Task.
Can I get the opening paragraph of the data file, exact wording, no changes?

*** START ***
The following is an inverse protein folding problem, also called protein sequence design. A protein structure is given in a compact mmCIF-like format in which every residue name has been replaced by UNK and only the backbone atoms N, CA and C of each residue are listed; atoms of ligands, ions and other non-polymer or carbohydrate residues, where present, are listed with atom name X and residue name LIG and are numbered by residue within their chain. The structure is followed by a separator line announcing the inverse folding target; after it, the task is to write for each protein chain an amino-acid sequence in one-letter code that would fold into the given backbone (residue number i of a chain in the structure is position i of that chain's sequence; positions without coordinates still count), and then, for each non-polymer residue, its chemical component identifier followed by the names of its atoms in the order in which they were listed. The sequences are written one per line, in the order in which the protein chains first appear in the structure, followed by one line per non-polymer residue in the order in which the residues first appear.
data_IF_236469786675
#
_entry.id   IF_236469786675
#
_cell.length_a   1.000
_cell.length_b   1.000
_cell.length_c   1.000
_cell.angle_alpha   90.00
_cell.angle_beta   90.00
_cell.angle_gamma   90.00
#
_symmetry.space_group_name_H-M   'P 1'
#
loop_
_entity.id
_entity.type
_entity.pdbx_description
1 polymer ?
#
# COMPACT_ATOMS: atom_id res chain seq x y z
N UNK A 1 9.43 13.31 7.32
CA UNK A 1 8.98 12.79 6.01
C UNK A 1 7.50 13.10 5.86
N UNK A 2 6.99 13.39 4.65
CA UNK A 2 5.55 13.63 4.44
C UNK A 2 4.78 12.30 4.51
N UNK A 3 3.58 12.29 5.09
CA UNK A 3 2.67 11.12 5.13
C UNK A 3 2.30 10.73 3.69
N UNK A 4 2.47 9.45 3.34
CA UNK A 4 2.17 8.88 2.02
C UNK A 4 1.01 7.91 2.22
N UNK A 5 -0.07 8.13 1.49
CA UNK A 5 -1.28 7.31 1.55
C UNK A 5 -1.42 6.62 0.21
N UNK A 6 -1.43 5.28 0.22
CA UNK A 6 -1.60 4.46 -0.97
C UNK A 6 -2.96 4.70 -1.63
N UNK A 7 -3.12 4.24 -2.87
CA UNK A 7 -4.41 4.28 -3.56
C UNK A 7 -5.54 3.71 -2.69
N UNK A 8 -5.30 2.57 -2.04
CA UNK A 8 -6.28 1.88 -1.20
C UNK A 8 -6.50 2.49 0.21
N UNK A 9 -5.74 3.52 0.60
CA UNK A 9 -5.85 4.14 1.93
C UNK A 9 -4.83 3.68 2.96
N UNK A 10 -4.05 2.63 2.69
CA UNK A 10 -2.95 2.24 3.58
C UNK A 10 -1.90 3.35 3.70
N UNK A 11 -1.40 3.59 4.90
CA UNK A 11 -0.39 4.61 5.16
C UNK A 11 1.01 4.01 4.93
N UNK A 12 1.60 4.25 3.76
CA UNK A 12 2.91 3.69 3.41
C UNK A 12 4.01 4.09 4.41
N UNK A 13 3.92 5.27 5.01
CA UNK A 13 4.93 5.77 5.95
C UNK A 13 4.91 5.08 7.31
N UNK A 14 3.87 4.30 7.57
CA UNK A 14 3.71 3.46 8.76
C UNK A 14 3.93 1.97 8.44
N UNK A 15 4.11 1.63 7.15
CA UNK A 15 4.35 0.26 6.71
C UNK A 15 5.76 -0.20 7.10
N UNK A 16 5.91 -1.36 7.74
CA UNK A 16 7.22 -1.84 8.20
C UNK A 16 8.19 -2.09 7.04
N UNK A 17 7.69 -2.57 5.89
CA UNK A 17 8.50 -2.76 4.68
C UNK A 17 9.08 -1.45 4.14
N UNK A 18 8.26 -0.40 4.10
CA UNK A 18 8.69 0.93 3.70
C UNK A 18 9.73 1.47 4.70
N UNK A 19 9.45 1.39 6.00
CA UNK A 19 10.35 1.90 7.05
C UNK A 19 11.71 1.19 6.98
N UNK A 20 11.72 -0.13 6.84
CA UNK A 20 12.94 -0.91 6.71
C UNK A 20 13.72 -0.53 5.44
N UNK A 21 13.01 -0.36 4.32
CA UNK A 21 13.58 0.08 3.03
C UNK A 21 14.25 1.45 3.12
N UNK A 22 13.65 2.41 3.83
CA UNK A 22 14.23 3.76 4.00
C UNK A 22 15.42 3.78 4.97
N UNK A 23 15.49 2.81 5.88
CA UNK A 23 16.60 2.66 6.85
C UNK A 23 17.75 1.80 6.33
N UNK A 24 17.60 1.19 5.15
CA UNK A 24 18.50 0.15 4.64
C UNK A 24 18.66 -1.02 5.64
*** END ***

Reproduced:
The following is an inverse protein folding problem, also called protein sequence design. A protein structure is given in a compact mmCIF-like format in which every residue name has been replaced by UNK and only the backbone atoms N, CA and C of each residue are listed; atoms of ligands, ions and other non-polymer or carbohydrate residues, where present, are listed with atom name X and residue name LIG and are numbered by residue within their chain. The structure is followed by a separator line announcing the inverse folding target; after it, the task is to write for each protein chain an amino-acid sequence in one-letter code that would fold into the given backbone (residue number i of a chain in the structure is position i of that chain's sequence; positions without coordinates still count), and then, for each non-polymer residue, its chemical component identifier followed by the names of its atoms in the order in which they were listed. The sequences are written one per line, in the order in which the protein chains first appear in the structure, followed by one line per non-polymer residue in the order in which the residues first appear.